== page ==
Today is the day that FAR 135.160 goes into effect. This requires a radar altimeter (“radio altimeter” in the FAA’s parlance or “radalt”) for most U.S. helicopters. The device will display the number of feet the aircraft is above the ground. Every airliner that was ever crashed into a mountain had one of these. What stopped the crashes was the terrain awareness and warning system (TAWS).
Radalt was useful in the old days because it could ring a bell for the pilots when the aircraft was, e.g., 200′ above the ground on an instrument landing system approach. If neither the runway lights nor approach lights were in sight at that point it was time to add power and fly back up into the air (“missed approach”).
Even in 2014 when this rule went into effect it was unclear why it would be a good idea to stuff a radalt (cost range: $17,000 to $100,000 depending on aircraft and whether installed new or retrofitted) into a helicopter rather than GPS+database TAWS system that can say “There is a big radio tower ahead!” or “Climb because you are about to crash into the ground.”
The new rule applies even to helicopter operations that are limited to visual flight. The chance that the pilot is looking down at the instrument panel is small (10-20 percent) because the aircraft is being controlled by reference to the natural horizon. Combine that with the chance that the pilot would be looking at the radalt number and I would say that there is a near-zero chance that a pilot in a dangerous situation would ever become aware of the radalt value.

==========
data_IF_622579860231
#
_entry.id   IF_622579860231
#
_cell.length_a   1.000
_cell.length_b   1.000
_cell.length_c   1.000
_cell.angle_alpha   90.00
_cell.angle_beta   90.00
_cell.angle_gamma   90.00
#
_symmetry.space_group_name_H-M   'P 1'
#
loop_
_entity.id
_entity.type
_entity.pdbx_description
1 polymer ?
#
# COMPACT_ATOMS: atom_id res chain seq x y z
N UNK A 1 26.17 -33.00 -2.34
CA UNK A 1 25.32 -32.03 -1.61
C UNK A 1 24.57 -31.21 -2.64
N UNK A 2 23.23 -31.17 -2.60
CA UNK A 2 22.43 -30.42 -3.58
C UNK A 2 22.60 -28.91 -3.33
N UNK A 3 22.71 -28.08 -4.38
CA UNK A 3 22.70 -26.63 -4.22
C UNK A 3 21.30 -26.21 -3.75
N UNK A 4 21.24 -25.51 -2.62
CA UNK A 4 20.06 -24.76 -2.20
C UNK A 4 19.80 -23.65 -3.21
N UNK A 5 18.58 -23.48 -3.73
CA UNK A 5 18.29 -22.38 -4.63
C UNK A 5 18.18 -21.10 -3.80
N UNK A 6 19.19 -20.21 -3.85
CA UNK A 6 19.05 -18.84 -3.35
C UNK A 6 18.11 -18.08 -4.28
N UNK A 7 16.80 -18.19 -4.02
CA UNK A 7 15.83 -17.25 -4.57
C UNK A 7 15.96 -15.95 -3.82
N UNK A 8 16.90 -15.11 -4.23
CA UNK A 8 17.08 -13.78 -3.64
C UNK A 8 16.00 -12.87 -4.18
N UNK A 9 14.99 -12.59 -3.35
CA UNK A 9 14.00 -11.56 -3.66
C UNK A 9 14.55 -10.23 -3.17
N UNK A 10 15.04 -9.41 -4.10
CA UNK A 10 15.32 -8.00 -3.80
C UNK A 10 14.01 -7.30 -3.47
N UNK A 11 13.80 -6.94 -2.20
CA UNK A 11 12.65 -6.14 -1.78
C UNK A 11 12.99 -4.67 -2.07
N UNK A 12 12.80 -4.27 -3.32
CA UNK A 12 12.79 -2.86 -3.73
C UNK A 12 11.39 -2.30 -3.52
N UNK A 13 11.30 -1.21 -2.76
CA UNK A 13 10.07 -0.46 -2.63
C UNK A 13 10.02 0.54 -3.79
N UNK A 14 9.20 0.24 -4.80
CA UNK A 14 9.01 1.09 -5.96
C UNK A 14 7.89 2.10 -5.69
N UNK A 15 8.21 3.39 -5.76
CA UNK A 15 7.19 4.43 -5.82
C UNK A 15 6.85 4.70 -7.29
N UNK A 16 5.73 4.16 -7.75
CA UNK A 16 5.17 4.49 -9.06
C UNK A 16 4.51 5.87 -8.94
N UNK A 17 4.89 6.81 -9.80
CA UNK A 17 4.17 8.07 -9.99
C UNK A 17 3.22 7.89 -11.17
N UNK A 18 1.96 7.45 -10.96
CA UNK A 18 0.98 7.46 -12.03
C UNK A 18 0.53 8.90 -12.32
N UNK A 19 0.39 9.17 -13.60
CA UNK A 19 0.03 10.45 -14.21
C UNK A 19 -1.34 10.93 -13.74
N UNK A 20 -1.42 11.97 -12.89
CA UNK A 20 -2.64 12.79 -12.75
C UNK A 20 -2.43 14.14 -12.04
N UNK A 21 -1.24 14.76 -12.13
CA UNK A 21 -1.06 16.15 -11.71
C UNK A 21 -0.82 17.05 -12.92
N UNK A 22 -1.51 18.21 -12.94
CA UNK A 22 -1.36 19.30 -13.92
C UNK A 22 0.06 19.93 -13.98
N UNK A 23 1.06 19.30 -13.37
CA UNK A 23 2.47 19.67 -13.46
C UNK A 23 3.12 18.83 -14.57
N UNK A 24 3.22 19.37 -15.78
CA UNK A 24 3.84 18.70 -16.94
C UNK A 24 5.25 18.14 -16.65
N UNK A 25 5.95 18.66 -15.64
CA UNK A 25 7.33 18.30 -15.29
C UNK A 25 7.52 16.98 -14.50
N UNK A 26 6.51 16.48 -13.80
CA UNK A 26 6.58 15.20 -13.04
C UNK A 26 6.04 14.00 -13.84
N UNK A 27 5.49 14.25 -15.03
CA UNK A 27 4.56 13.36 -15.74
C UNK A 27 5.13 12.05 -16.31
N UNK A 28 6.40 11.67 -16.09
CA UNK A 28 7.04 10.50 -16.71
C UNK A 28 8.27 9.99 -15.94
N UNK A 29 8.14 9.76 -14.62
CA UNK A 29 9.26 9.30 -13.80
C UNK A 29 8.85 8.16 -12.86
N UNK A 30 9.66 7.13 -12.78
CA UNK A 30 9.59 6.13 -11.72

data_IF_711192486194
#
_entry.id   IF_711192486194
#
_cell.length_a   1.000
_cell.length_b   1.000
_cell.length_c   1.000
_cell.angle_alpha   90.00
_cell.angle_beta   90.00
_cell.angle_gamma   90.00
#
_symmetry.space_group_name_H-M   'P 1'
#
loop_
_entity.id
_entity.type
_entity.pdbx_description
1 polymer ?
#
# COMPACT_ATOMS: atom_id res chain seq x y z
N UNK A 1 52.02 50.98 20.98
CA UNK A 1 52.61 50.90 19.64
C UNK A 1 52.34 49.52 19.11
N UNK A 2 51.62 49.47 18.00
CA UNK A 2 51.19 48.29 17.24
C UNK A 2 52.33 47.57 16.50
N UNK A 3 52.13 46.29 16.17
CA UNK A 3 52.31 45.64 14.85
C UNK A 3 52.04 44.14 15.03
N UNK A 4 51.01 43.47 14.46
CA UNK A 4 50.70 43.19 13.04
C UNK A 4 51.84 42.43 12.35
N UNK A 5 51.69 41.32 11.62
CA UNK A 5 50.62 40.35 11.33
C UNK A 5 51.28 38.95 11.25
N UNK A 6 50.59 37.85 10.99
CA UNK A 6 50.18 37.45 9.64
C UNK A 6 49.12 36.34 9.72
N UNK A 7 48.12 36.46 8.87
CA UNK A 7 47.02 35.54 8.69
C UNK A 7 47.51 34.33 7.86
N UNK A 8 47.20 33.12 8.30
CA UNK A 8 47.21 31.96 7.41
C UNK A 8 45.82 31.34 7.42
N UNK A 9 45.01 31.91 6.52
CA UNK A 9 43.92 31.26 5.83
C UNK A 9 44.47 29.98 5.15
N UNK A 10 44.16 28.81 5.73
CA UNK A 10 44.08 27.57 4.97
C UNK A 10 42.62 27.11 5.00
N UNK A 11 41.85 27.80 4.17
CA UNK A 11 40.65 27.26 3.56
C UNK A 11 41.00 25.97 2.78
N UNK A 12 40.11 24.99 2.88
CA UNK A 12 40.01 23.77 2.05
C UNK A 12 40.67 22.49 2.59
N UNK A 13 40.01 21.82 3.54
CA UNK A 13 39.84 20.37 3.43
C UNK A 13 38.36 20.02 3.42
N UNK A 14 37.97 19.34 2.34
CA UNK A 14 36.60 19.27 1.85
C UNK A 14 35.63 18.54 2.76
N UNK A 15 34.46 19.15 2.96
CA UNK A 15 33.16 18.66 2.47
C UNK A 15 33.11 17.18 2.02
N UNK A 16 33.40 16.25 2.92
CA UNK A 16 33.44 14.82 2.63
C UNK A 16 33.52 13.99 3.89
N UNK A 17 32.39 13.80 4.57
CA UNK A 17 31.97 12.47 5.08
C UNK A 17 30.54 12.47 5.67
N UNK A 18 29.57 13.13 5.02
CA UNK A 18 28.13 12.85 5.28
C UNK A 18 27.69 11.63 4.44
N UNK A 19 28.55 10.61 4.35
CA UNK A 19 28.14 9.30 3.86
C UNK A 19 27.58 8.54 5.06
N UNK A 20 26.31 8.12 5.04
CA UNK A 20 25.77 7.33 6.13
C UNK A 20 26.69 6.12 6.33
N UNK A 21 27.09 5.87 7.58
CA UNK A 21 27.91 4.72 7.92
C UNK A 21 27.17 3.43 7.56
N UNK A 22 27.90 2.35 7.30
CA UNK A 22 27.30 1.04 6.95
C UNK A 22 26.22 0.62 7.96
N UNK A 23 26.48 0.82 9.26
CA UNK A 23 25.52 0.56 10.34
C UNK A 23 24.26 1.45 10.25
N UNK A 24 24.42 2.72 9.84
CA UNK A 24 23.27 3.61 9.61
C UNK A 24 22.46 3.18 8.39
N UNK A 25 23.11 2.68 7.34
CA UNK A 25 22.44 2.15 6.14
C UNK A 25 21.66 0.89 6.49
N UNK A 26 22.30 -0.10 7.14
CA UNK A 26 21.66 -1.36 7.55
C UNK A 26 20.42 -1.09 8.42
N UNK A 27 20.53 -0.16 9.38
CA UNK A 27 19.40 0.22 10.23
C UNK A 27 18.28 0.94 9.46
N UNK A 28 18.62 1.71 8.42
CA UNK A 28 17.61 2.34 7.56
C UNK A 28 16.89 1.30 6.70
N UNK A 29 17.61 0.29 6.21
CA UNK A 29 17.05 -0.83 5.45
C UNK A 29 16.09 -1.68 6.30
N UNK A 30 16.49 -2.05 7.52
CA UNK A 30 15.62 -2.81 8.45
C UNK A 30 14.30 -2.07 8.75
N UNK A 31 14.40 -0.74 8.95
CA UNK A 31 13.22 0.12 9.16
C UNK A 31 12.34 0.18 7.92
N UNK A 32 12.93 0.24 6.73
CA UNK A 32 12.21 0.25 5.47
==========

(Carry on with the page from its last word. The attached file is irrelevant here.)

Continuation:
The measured GDP may not have declined too much as a result of this rule, but we’ll have spent a bit slice of it on something that has no value and may actually reduce safety (the extra weight of the radalt reduces the safety margin of reserve power for maneuvering out of bad situations).
[Note that a kind of successor and cousin to TAWS is the flight simulator view of the world presented to pilots in a synthetic vision system. This has been standard on cheap airplanes (home-builts, four-seaters, etc.) since 2010 and maybe it will be common on commercial airliners by the year 2025 or 2030 (see this Aviation Week article from 2015). I wrote about this in 2005 with the subhead “How a 10-Year-Old Will Outfly You in 2010”]
When all of this is done, of course, the typical $10 million Sikorsky or Airbus helicopter will still have less collision-avoidance capability than an $800 drone from DJI.
- the FAA’s 2014 rule, in which they estimated $311 million in total costs for a range of changes, with $21 million devoted to radalts